Skip to 0 minutes and 2 seconds There is a tendency for scholars, commentators, and politicians to label South Korea as a ‘middle power’ because of its physical, economic, and military capacity. Furthermore, analysts often point out that South Korea should play the roles on ‘middle power’. If so, the first question that arises is what is ‘middle power’?
Skip to 0 minutes and 23 seconds As will be discussed in more detail through an article at each step, ‘middle power’ is a somewhat tricky concept in the sense that there are different approaches to defining ‘middle power’: one based on state foreign policy behaviour and the other based on measurements of capacity of a state. The behavioural approach emphasizes the tendency of middle powers’ behaviour, such as to pursue multilateral solutions to international problems, and to make compromise in international disputes, and to demonstrate good international citizenship. On the other hand, middle-power is also often understood in terms of measurements of capacity. And this approach defines middle powers as states positioned in the ‘middle’ of an international hierarchy based on comparative measurements of physical, economic, and military capacity.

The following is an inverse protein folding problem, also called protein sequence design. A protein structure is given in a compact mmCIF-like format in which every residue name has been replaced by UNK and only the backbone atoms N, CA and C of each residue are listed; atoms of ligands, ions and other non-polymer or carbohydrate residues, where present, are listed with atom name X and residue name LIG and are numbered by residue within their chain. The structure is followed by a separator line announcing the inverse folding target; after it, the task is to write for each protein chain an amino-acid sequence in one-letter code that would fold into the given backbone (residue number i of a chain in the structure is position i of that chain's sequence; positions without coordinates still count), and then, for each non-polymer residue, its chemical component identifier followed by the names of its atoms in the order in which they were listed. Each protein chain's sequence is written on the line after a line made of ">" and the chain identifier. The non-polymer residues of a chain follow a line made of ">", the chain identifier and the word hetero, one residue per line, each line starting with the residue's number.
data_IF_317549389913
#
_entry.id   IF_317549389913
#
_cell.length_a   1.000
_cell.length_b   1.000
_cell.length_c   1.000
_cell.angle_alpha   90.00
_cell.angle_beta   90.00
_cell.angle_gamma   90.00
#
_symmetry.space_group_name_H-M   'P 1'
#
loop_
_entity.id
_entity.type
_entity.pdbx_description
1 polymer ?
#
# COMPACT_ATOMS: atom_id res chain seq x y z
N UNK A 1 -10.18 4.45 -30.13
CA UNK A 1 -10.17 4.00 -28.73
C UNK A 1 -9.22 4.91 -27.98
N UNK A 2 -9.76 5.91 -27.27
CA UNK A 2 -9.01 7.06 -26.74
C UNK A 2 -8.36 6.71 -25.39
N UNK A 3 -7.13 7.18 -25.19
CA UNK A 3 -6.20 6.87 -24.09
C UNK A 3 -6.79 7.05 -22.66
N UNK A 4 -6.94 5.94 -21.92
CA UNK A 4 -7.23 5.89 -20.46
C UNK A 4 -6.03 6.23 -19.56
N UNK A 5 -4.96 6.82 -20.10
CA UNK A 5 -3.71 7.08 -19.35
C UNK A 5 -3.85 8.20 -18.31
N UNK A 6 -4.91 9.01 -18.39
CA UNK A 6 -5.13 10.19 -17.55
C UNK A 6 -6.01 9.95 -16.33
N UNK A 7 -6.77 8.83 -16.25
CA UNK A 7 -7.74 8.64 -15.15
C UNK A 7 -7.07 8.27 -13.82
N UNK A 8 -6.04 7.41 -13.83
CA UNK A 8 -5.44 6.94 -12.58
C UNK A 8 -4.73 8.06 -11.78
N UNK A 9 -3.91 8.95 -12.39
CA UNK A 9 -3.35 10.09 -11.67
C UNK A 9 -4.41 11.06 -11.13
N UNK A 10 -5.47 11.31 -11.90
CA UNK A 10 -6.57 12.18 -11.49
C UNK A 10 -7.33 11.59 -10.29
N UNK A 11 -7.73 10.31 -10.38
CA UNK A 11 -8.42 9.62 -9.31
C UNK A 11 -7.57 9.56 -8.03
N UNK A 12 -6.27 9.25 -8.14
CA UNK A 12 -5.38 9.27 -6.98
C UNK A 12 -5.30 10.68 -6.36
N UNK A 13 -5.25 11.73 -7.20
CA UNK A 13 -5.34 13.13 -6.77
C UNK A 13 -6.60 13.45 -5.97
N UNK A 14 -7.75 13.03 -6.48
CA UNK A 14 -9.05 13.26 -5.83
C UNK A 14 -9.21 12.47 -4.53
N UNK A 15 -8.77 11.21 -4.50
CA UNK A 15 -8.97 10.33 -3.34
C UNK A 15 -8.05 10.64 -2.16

Skip to 1 minute and 18 seconds We will think about this definition issue with the case of South Korea in more detail later. In a related vein, we will also discuss who plays the roles on middle power in global politics. More importantly, we will try to understand “Can weak or middle powers influence great in major powers? If so, how?” And these questions that I just raised are crucial, especially from the perspective of this course, entitled ‘Korea in a Global Context.’ As compared with the existing studies on great powers, there is a shortage of scholarly literature on weak or middle power. Nevertheless, I believe the literatures listed below will be able to aid you in understating South Korea’s foreign policy and middle power diplomacy.
What is a 'middle power'?
A brief introduction
There is a tendency for scholars, commentators, and politicians to label South Korea as a ‘middle power’. Furthermore, analysts often point out that South Korea should play the roles of a ‘middle power’.
If so, what is a ‘middle power’? Let’s watch this introductory video.
© Yong-Soo Eun, Hanyang University